SpaceX’s Dragon Spacecraft Makes a Big Splash

SpaceX’s Dragon Spacecraft  Makes a Big Splash

Space flight history was recently enjoyed by the SpaceX Company, when its Falcon 9 launch system successfully carried its Dragon spacecraft into low orbit and returned it safely to a predetermined splashdown point some 500 miles (804 kilometers) off the coast of southern California. This was the first time a commercial company had successfully recovered a spacecraft from low-earth orbit—a feat performed by only six nations or government agencies heretofore: the U.S., Russia, India, Japan, China and European Space Agency.

The SpaceX Falcon 9 launch system is a larger follow-on to the SpaceX Falcon 1 launch vehicle. The Dragon spacecraft, also designed and built by SpaceX, can be configured to carry cargo to the International Space Station (ISS) or astronauts to that facility during future flights. NASA is interested in having SpaceX fly at least 12 resupply missions to the ISS after the Space Shuttle fleet is retired.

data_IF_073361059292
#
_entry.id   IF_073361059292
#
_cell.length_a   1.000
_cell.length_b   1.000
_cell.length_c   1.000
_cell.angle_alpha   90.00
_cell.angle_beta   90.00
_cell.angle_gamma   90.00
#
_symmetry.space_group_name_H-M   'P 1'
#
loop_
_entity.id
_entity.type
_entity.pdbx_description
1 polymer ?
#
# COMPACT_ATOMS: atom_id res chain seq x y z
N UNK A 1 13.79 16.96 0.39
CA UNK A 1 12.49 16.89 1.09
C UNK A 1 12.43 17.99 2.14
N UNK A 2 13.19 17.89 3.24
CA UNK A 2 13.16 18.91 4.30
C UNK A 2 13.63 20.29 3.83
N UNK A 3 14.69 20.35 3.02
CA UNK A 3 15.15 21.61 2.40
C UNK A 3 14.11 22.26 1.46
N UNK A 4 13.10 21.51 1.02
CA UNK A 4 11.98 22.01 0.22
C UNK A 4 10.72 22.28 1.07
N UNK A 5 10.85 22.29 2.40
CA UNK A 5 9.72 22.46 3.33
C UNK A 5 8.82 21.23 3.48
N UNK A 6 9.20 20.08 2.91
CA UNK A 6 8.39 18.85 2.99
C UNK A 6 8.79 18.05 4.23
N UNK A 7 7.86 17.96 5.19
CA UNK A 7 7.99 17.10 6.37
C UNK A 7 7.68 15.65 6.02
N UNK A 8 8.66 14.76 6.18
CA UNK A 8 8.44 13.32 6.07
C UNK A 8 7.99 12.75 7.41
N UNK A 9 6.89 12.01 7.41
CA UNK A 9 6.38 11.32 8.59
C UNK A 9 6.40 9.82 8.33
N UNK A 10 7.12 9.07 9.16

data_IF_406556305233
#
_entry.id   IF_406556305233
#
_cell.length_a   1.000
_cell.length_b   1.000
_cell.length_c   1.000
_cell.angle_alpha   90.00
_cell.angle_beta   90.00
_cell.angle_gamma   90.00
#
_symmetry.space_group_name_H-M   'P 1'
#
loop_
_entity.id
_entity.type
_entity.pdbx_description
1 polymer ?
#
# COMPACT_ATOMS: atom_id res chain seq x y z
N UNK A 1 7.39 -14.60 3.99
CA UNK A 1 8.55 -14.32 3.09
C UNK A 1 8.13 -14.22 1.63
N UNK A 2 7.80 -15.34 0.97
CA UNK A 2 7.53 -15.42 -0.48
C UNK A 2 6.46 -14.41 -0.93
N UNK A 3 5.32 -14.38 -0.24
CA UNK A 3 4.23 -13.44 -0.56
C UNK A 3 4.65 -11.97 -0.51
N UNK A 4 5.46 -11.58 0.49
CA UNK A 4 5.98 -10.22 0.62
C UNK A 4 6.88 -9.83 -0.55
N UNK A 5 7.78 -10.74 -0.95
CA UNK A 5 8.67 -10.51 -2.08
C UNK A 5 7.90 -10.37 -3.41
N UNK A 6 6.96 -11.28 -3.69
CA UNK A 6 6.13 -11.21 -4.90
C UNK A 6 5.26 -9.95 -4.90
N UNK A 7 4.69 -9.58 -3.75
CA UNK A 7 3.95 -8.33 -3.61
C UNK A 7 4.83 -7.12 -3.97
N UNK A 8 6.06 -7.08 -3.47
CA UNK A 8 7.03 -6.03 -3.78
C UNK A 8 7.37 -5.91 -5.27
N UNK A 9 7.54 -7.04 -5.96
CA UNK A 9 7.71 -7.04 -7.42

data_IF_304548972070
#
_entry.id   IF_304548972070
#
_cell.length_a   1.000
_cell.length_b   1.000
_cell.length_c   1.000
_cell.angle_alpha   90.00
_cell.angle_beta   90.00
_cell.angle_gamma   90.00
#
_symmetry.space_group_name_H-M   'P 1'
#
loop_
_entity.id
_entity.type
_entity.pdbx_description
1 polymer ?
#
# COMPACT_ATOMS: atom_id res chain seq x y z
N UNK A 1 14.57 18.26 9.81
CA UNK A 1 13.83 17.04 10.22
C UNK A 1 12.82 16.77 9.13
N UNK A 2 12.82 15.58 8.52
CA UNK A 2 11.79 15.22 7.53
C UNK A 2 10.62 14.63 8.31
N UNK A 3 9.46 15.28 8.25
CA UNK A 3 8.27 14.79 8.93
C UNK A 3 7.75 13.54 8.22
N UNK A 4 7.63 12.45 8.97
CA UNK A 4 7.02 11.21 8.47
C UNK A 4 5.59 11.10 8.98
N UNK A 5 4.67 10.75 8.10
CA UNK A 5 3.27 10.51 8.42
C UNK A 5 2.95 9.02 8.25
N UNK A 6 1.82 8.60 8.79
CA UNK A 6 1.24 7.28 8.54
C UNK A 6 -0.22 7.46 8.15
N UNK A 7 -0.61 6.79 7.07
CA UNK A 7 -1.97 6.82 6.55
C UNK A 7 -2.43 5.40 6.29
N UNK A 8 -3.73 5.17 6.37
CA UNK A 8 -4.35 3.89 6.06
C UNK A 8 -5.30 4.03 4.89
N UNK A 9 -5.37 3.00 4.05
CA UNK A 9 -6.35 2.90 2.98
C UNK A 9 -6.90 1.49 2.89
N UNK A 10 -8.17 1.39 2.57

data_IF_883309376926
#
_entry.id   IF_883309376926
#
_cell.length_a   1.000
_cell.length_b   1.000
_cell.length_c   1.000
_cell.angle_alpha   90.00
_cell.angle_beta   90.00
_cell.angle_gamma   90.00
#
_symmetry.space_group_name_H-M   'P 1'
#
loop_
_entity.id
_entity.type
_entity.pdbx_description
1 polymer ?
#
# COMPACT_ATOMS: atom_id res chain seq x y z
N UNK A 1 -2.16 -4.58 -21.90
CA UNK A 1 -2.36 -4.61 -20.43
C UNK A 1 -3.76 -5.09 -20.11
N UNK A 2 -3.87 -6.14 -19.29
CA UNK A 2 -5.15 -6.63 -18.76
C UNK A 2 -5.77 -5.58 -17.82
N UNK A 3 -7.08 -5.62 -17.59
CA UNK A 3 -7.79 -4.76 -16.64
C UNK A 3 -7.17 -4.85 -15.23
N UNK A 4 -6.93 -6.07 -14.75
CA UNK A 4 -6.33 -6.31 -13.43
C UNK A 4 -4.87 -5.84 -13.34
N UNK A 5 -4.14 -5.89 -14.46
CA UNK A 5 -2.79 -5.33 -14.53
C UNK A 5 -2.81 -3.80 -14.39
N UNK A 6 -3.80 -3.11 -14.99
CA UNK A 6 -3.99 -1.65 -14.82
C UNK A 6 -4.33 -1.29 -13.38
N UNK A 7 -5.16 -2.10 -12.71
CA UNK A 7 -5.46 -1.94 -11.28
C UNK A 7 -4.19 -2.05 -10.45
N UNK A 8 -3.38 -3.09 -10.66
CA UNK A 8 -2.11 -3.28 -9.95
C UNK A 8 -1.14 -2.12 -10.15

SpaceX opted to develop its own rocket motors rather than procure them from other sources. These include the SpaceX Merlin 1C first-stage engine for the Falcon 1 and Falcon 9 (it is also used as the second-stage engine for the Falcon 9) and the SpaceX Kestrel second-stage engine employed only on the Falcon 1.

SpaceX launched its Dragon spacecraft at 10:43 a.m. EST atop its Falcon 9 rocket from Launch Complex 40 at the Air Force Station at Cape Canaveral, Florida; it returned to land off California shortly after 2 p.m. EST after two full orbits. —Steve Pace

Updated: September 27, 2011 — 2:47 PM
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